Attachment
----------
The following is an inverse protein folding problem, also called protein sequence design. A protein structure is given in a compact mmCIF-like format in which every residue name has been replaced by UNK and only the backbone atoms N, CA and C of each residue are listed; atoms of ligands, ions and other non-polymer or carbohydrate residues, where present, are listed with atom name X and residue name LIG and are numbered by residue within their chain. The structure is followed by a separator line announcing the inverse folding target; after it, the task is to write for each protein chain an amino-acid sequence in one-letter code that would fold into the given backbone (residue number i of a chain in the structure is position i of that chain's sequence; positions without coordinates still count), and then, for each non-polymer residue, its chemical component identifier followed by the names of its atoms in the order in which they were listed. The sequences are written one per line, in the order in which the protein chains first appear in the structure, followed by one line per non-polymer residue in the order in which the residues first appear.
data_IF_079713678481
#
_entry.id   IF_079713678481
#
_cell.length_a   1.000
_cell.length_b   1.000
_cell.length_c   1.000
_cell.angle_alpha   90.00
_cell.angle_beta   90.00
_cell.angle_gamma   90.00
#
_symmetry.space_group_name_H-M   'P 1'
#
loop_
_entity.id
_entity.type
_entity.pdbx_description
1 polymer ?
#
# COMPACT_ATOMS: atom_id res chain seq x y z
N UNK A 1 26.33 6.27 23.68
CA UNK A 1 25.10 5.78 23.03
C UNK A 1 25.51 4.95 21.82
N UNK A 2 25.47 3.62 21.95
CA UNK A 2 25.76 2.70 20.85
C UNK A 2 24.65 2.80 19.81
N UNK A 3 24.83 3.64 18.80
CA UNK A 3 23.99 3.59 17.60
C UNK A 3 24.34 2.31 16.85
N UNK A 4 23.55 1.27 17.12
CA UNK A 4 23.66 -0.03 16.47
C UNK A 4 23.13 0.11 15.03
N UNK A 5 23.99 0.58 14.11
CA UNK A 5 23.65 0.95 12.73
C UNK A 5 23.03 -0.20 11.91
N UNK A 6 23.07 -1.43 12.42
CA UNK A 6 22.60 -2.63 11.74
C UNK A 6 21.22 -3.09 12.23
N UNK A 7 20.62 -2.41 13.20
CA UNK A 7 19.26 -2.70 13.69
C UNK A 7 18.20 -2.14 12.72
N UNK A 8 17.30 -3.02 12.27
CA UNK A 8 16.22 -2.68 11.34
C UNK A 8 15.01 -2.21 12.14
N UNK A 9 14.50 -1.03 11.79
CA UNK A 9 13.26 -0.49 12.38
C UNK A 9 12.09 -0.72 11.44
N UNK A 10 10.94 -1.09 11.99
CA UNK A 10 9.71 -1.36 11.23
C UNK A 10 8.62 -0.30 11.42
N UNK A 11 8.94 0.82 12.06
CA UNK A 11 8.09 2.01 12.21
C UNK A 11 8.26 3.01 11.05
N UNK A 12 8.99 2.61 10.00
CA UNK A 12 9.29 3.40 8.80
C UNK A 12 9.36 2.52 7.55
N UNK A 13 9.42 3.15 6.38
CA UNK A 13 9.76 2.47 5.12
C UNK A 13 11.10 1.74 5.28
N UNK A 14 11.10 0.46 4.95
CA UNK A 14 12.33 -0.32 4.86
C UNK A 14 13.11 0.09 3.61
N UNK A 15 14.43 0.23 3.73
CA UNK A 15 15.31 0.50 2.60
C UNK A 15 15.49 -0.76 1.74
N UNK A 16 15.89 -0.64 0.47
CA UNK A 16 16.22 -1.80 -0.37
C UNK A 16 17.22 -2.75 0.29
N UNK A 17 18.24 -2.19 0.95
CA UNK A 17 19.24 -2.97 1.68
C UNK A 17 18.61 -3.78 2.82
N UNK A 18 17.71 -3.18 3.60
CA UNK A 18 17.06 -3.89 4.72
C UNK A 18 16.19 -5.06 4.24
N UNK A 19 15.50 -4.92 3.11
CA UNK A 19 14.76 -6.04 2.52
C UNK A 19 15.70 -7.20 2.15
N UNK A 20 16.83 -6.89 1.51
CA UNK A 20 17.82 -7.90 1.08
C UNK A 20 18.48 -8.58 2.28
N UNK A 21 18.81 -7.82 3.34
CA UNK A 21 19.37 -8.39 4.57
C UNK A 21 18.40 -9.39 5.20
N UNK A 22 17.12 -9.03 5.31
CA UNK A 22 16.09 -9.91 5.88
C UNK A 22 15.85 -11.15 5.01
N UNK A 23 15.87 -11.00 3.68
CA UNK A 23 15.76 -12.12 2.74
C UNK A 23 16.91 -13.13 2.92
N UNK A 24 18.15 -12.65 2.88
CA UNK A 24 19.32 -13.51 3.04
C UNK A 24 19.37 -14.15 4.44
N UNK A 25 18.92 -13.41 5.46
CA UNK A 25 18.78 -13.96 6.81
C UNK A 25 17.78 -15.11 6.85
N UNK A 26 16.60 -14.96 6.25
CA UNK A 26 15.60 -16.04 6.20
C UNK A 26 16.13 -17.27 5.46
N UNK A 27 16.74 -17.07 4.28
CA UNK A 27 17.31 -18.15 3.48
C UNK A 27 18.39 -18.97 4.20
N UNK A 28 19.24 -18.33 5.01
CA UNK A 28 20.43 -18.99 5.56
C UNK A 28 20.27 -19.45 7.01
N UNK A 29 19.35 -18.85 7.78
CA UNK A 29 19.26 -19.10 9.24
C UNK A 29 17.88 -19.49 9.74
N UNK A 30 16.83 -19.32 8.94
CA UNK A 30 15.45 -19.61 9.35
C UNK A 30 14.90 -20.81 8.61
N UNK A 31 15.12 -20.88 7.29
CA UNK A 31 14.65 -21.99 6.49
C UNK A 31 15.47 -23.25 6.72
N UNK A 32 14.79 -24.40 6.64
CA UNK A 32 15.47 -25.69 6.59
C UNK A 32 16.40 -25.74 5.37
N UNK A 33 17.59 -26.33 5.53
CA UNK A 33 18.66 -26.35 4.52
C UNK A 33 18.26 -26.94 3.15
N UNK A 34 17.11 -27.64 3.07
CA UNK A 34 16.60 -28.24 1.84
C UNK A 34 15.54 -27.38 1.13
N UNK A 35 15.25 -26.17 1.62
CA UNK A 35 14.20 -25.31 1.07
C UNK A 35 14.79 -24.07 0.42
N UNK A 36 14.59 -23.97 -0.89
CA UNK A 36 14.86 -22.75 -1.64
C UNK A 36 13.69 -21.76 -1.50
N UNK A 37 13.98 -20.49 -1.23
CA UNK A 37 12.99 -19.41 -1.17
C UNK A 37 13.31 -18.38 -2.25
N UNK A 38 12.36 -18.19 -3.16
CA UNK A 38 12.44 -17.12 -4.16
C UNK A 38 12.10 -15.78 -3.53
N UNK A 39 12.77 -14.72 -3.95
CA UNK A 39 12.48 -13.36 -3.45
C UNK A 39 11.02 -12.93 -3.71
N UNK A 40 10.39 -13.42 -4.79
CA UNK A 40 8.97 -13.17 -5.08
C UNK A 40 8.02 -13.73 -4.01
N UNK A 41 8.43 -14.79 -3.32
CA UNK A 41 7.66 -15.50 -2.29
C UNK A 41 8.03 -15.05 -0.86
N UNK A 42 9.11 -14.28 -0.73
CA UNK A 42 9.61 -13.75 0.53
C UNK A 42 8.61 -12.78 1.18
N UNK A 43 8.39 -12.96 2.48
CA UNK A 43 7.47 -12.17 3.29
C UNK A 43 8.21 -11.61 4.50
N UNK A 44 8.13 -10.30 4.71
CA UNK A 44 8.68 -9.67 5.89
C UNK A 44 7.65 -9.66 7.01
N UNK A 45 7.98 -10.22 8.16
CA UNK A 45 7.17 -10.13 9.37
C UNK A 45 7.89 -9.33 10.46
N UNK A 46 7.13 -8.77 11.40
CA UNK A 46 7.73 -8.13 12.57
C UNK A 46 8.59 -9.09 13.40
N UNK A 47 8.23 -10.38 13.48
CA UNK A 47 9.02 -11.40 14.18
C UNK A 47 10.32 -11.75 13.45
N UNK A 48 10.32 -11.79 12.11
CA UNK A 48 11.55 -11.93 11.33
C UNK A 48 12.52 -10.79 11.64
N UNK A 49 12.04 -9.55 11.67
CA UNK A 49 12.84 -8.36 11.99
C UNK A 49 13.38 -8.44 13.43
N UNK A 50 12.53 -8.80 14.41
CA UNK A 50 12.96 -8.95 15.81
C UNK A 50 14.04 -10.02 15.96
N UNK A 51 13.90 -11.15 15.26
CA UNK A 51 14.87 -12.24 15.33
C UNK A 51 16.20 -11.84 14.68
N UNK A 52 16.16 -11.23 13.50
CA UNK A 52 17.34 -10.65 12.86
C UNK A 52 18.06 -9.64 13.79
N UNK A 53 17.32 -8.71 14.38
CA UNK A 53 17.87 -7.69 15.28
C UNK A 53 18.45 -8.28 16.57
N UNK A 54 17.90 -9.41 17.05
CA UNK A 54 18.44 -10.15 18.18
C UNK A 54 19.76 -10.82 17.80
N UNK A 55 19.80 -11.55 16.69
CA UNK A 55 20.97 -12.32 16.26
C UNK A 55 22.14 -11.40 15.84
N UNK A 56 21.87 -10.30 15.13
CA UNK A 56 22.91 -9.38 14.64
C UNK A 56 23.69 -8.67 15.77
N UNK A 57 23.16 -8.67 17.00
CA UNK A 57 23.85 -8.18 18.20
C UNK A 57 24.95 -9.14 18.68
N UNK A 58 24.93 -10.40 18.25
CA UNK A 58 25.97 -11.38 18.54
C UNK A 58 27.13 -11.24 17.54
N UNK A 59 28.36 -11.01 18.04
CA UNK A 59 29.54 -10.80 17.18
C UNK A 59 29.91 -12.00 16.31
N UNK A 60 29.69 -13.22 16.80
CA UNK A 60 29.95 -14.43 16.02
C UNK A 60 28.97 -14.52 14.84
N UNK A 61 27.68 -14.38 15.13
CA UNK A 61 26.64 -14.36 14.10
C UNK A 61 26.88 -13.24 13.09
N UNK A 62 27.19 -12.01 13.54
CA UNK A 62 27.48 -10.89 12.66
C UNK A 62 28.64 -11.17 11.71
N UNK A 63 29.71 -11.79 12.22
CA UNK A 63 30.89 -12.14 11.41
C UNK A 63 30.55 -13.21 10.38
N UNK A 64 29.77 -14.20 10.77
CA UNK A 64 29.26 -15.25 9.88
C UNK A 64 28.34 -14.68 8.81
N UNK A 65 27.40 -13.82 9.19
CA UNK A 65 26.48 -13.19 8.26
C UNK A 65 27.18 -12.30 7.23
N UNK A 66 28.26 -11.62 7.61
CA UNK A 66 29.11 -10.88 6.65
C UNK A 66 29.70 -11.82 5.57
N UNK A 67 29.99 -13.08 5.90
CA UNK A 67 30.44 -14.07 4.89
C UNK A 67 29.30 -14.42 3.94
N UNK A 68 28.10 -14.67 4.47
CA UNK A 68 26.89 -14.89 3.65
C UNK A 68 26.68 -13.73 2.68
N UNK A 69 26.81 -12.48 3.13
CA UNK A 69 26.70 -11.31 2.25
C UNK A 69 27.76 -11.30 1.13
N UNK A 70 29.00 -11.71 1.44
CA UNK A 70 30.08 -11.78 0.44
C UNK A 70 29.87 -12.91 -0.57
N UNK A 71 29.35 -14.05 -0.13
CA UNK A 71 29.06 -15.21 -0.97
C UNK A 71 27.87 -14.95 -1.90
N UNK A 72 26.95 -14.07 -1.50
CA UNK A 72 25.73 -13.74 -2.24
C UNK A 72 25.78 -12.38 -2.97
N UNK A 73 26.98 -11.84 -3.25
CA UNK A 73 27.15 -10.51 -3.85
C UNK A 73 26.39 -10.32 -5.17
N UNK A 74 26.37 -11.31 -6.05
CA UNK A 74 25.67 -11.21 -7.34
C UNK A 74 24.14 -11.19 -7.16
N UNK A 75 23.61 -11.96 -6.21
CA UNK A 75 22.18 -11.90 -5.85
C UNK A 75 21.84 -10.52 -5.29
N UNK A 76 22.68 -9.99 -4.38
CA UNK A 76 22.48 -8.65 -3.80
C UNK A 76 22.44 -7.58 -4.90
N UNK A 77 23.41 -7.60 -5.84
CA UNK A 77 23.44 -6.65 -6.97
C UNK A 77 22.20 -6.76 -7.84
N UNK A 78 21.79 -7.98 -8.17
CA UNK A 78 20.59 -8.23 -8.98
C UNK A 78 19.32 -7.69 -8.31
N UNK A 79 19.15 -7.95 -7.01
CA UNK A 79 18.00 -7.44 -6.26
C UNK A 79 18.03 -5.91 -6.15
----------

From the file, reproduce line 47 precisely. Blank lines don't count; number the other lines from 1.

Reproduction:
CA UNK A 9 13.26 -0.49 12.38